Mathematics departments have not been overly enthusiastic about rethinking precalculus courses despite changes in calculus, changes in K-12 mathematics that have resulted from the NCTM Standards, and an increased emphasis on accountability. In four-year colleges and universities, some faculty equate precalculus with precollege mathematics or at best as the one mathematics course that students take to meet their graduation requirement. However, in the two-year colleges, precalculus often serves as a true pathway to calculus and to majors that require a significant amount of mathematics.
For many years, calculus reform was the rallying point for mathematics faculty around the country. It involved much more than the addition or deletion of topics from the calculus curriculum. Rather, it initiated the fundamental questioning of what was really important for calculus students to know, particularly in the light of the increasing availability of technology in the form of computers, graphing calculators, and computer algebra systems. The balance of depth versus breadth, applications, and theory was questioned. Calculus reform was much more than just curriculum reform since it also demanded significant change in pedagogy and assessment. Today, even so-called “traditional” mathematics courses and textbooks reflect elements directly attributable to calculus reform. With the history of collegiate calculus reform, why isn't precalculus reform being embraced by the mathematics faculty?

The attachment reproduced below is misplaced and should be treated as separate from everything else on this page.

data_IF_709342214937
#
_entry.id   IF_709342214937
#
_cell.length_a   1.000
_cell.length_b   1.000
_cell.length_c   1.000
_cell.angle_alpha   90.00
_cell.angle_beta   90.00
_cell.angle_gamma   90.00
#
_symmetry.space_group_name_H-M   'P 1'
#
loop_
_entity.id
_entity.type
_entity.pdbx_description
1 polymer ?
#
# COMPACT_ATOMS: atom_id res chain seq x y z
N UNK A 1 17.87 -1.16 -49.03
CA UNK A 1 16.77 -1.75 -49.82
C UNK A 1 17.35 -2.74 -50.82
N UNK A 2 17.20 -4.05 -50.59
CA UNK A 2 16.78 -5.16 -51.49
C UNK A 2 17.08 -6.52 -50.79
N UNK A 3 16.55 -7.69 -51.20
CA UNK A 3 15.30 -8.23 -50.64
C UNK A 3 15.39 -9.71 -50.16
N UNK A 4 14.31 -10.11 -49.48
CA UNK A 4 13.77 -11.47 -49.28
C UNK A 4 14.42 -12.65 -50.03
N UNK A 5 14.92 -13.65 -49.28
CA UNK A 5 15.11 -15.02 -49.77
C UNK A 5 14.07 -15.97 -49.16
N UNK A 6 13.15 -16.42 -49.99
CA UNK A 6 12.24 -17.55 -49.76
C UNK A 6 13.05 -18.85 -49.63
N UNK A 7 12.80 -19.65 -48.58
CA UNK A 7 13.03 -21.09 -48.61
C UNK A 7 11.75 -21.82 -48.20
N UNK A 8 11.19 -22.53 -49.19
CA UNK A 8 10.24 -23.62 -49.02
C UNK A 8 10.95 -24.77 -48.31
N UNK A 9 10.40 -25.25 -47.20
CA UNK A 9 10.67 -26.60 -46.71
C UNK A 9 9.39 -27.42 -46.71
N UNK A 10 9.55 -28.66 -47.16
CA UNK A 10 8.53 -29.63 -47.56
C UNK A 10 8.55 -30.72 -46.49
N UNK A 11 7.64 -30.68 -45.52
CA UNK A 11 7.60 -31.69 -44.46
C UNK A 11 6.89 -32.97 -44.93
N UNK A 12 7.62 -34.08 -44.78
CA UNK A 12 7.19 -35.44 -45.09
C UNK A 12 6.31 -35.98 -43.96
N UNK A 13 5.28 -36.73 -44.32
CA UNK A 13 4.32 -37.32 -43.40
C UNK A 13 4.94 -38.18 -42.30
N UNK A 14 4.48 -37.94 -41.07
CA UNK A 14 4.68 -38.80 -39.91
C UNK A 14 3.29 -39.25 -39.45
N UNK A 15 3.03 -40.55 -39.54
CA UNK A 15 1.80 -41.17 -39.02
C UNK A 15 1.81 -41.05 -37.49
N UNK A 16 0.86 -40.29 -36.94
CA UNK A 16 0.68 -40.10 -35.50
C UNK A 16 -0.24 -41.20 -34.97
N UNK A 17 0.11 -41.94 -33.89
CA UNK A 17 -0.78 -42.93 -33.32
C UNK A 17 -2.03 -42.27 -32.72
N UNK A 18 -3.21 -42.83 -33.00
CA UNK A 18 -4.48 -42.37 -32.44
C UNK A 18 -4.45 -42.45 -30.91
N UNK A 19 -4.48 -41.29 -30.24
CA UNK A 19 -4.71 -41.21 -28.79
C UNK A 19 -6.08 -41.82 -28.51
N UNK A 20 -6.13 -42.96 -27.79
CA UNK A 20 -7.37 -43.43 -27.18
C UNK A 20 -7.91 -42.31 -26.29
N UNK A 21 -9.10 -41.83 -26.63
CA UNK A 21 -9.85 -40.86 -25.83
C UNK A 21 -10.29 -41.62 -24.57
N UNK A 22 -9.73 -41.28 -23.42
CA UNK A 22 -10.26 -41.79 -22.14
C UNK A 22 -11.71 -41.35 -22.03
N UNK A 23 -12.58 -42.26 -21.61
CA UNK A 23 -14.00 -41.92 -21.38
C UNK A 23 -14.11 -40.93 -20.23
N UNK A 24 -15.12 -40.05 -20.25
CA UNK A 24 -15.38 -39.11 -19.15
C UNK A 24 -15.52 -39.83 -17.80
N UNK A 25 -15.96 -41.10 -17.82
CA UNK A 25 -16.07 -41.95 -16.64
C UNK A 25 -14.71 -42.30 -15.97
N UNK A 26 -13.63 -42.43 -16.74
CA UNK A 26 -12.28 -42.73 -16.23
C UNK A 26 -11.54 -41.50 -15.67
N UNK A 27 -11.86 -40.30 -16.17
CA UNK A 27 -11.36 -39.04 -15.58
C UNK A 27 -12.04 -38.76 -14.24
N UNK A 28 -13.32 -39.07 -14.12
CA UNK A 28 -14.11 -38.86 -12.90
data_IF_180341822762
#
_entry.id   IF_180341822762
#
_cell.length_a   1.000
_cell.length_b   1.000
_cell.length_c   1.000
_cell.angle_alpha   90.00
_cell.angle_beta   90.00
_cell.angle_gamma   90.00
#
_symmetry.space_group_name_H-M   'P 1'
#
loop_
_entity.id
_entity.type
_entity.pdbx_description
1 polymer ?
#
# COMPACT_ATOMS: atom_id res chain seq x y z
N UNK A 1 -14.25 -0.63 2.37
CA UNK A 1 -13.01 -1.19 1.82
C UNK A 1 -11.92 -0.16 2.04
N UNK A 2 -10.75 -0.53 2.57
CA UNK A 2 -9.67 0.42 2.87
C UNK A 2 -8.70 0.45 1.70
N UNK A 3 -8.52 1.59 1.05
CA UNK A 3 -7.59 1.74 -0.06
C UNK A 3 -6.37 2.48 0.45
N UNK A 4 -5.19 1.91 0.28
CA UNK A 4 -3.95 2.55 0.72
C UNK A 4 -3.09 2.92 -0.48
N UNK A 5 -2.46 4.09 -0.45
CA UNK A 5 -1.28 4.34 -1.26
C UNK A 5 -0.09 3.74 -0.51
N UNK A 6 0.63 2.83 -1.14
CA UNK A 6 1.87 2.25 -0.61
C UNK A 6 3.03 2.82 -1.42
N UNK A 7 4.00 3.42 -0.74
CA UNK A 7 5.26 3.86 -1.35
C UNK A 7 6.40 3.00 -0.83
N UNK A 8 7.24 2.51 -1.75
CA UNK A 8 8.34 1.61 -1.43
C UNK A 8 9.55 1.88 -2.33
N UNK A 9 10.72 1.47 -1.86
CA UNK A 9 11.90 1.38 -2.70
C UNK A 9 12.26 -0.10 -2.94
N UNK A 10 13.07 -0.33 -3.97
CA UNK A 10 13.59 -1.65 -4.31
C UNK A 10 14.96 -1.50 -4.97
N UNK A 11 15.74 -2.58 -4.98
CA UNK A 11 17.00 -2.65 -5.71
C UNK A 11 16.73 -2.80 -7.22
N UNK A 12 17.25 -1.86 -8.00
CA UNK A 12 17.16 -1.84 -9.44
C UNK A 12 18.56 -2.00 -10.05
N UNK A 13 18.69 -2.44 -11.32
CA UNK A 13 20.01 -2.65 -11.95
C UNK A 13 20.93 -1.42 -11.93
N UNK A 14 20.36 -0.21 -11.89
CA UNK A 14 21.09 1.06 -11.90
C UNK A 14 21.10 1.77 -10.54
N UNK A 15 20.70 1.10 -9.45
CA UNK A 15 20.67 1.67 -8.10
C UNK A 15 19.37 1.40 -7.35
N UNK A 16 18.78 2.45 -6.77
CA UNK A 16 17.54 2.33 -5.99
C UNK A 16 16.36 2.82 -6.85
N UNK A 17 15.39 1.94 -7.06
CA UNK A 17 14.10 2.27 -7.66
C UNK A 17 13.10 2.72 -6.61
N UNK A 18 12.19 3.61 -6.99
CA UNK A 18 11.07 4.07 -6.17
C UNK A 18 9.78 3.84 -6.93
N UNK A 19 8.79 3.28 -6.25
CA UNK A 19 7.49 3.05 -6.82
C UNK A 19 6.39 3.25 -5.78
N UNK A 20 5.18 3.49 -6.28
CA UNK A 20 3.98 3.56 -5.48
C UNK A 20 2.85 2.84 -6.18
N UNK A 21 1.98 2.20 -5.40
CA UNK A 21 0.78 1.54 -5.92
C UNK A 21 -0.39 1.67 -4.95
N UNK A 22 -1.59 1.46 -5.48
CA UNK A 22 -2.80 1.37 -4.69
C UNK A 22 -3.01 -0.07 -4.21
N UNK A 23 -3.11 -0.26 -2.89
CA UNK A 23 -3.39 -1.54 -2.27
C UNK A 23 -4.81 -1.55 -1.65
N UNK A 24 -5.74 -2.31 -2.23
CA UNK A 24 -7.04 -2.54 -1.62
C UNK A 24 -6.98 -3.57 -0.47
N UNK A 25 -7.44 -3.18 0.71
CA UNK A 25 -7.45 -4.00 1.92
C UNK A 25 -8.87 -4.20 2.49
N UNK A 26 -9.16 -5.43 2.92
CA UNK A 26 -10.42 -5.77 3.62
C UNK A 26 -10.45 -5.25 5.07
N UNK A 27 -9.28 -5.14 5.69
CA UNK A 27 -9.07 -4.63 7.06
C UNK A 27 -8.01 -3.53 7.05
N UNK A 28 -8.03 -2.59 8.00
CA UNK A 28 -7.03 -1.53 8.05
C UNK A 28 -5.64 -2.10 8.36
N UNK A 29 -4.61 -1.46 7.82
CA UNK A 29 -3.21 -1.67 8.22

Initiating curricular change
What will it take for significant change to take place in the collegiate precalculus course? Who needs to get on board for it to happen?